District Court supports compulsory conferences

27 January 2009 Topics: Insurance

BRADY v WOOLWORTHS LIMITED [2009] QDC 1

It is becoming increasingly common for plaintiff law firms to suggest that a compulsory conference should be dispensed with and their client allowed to commence proceedings immediately in cases where the insurer has denied liability.

The attitude, even before conference, is often that a claim will not settle where liability is in dispute.

Our attitude has always been that even though we may hold a contrary view to our opponent it is always beneficial to hear the arguments raised by each side and endeavour to reach a compromise, where possible.  After all, that is the main purpose of the Personal Injuries Proceedings Act 2002 (Qld) and Motor Accident Insurance Act 1994 (Qld).

This recent District Court decision supports our view.

In this case, both parties sought orders relating to the compulsory conference.

The legal representatives for each party had met some time prior to the compulsory conference.  The legal representatives for Woolworths sought to inform the claimant of the company’s position in relation to the matter.  They regarded her prospects of success as very poor.  This was conveyed to the claimant who became very upset.  The parties ultimately did not come together on the day nor was any argument advanced on behalf of either party to the other.  There was no discussion in any form directed to settling the claim.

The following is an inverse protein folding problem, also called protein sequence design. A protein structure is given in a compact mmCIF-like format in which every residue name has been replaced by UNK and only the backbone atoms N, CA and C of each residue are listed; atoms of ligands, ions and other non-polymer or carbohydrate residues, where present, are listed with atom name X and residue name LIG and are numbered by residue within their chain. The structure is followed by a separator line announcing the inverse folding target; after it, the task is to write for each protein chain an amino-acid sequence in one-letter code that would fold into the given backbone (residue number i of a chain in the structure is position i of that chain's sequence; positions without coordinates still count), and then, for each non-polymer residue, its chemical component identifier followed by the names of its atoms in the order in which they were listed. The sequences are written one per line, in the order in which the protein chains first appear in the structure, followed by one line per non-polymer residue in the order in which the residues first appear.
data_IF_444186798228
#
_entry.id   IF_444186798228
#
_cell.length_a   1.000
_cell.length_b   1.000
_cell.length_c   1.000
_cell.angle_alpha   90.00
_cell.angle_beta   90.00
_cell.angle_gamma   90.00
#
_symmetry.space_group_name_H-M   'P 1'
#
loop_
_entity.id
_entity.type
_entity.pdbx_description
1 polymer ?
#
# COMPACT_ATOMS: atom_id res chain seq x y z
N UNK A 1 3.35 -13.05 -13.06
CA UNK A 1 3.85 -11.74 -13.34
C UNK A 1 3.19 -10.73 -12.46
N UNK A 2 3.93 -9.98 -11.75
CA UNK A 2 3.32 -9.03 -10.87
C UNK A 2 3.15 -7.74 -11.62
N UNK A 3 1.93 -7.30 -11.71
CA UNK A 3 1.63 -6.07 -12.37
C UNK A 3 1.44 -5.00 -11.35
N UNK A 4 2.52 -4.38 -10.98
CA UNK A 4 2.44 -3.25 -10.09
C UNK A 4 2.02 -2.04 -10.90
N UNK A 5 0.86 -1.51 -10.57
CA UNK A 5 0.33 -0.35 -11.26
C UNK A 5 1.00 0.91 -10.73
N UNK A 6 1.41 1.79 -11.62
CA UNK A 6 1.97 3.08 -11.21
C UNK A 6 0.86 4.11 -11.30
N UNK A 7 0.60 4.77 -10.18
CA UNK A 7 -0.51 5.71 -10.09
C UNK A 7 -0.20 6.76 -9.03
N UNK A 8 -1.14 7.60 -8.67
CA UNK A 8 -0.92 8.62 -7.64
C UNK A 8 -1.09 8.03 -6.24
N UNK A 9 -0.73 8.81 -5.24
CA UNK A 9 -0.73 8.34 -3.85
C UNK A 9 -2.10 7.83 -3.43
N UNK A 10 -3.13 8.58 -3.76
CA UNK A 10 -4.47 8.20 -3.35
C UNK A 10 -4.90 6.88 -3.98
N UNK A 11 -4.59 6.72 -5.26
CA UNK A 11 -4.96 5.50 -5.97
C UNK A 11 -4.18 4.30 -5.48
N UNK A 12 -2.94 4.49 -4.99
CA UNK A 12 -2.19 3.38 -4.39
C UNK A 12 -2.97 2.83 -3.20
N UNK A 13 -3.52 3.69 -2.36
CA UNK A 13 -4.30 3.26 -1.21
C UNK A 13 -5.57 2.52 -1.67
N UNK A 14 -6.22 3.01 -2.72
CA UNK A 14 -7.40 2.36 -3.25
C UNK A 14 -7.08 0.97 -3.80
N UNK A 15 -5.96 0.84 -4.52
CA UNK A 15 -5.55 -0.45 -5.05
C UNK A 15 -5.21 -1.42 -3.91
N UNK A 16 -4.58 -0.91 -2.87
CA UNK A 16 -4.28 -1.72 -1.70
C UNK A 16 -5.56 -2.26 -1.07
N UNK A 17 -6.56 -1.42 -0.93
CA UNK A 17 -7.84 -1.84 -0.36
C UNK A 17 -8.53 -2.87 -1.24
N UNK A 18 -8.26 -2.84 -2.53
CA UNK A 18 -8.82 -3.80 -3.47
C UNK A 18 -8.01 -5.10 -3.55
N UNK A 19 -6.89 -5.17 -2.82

The solicitors for Ms Brady sought an order dispensing with the compulsory conference.

Martin SC DCJ thought the obligations under the Act were clear.

His Honour commented, “ … the very purpose of a compulsory conference is to try to settle the claim at that early stage, notwithstanding strongly-held views, and that must involve discussion between the parties and an exchange of arguments to see if compromise may be achieved.  The obligation under section 38(6) pertains to all [our emphasis] claims under the Act.  The obligation is not confined to claims in respect of which settlement may be readily achieved.”

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